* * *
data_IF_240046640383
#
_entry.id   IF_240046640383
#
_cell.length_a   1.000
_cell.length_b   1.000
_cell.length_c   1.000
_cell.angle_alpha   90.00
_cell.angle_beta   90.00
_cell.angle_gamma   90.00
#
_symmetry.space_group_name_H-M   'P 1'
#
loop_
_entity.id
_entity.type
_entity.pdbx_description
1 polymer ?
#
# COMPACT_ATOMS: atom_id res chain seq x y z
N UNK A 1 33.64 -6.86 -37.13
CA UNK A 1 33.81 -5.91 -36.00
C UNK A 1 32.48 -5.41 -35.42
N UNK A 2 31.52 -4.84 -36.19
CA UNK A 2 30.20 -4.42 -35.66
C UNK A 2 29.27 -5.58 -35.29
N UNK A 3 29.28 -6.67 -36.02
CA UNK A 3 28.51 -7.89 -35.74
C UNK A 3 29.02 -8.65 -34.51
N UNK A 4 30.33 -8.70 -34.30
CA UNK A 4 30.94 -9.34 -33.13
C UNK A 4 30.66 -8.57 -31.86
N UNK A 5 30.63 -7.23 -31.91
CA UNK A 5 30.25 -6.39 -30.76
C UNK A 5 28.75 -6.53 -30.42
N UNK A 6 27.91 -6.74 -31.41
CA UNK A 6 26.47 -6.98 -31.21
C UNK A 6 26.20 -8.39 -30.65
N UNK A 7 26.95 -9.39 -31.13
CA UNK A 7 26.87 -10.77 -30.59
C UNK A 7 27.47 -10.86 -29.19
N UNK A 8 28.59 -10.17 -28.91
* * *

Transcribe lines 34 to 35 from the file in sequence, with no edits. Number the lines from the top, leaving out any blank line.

CA UNK A 5 30.25 -6.39 -30.76
C UNK A 5 28.75 -6.53 -30.42